The client, recently relocated from Chicago, wanted a very simple and traditional log cabin home on an open site encircled by a pond and the New Fork River. Through the design process, the log cabin concept evolved, resulting in a modern reinterpretation of an historic precedent.

The 3,700-square-foot residence is low-slung, keeping a modest profile appropriate to the rugged high plains site. The log cabin idea was reduced to two intersecting hand-hewn log walls, which sponsor three separate shed-roof volumes, forming outdoor spaces of distinctly different character and opening to the views. The circulation follows the crossed log walls and extends beyond the house as boardwalks to connect to the river and the landscape. The three sheds organize the house into guest rooms, great room, and master suite, and are clad in a combination of brushed cedar siding and oxidized steel. A screened porch extends from the house so as not to shade the interior, and allows outdoor use during the long summer mosquito season. Regional references are updated and refined with square-cut logs reinterpreting a nostalgic motif. The clients were thrilled with the evolution of a humble log cabin into a personal statement about their relationship to nature and the neighborhood.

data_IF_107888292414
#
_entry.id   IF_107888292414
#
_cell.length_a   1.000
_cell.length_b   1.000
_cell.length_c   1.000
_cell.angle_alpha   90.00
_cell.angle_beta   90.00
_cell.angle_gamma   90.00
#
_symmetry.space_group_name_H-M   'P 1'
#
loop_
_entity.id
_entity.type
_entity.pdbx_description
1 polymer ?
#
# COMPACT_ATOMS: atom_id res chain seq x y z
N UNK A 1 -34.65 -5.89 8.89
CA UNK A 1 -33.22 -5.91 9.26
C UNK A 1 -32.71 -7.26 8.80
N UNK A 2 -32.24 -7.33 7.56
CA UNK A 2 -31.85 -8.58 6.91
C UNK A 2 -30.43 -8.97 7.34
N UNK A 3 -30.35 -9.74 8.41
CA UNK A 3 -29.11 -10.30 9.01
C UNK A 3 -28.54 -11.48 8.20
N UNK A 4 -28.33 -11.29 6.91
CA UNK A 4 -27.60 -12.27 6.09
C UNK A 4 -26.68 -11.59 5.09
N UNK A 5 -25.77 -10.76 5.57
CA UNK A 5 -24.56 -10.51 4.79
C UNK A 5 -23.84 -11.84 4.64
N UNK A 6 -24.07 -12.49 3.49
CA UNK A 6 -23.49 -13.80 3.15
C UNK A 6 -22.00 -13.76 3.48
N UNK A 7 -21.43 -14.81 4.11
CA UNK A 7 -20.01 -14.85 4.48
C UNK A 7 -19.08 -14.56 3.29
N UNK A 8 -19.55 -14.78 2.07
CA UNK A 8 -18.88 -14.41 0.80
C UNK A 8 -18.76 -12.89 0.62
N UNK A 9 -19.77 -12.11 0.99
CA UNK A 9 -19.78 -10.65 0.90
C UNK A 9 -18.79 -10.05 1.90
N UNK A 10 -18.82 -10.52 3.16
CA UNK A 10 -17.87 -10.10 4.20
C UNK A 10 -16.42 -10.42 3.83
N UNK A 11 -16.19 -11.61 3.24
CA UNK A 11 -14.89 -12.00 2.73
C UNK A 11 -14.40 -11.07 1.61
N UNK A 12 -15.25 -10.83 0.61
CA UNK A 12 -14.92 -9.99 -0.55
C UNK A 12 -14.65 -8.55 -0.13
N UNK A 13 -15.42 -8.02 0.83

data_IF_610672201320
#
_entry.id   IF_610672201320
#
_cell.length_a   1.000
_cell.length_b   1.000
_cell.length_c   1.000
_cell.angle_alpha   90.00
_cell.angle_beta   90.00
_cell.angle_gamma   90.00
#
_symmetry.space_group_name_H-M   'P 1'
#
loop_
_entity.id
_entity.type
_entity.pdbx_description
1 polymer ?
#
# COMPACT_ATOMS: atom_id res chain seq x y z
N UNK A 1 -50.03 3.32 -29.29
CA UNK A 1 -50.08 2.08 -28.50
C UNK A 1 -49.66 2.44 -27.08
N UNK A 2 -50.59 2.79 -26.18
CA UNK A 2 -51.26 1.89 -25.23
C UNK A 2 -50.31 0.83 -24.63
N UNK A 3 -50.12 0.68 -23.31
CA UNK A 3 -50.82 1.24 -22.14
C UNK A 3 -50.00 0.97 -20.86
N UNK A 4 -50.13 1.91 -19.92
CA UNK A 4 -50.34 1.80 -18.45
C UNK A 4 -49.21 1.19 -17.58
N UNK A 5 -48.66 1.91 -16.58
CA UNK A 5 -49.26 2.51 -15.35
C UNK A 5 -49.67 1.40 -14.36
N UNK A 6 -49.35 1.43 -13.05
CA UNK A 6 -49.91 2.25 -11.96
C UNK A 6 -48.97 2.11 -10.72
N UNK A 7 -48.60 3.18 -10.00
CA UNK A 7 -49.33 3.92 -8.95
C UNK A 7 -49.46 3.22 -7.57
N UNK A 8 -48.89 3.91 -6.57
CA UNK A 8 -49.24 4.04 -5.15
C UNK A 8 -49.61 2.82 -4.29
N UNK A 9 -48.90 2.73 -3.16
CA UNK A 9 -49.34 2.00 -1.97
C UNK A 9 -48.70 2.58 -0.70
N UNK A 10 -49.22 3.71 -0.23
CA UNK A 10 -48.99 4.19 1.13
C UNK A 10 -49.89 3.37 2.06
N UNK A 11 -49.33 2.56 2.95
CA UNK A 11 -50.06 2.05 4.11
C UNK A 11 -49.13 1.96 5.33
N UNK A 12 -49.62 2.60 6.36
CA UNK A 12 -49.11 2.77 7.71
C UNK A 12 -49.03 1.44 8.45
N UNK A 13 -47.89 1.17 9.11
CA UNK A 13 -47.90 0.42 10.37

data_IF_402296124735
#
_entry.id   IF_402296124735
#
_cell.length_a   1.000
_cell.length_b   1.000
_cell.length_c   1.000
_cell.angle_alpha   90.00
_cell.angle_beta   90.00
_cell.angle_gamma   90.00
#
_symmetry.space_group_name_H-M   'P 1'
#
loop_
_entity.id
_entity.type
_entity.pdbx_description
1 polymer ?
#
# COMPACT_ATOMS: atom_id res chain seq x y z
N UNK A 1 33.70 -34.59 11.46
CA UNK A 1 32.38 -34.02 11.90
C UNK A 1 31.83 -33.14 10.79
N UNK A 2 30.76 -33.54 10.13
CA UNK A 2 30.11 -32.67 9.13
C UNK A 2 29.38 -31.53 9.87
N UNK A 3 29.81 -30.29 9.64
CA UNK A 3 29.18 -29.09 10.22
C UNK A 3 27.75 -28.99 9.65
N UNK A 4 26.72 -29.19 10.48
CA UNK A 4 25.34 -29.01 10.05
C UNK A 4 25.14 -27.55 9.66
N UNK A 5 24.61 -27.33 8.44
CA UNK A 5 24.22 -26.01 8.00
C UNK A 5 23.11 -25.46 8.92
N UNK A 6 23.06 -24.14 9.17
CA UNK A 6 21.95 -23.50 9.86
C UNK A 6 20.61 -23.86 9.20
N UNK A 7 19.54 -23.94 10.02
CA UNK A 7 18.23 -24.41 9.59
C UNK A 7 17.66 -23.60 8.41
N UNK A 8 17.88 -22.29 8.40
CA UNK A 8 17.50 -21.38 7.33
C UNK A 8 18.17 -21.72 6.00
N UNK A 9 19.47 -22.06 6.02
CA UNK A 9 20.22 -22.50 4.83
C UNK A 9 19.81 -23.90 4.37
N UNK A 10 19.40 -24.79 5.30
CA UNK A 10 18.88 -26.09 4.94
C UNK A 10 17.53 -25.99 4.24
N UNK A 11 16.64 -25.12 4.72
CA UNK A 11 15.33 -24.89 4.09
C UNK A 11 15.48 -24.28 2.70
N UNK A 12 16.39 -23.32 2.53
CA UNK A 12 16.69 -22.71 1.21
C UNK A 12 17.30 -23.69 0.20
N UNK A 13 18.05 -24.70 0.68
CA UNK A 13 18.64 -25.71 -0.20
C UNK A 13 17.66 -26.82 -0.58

Project Team

Architecture: John Carney, Eric Logan, Kevin Burke


  • 2007 Merit Award, AIA Western Mountain Region Chapter
  • 2007 Merit Award, Custom Home Design Awards
  • 2007 Merit Award, Residential Architect Design Awards
  • 2007 Citation Award, AIA Western Mountain Region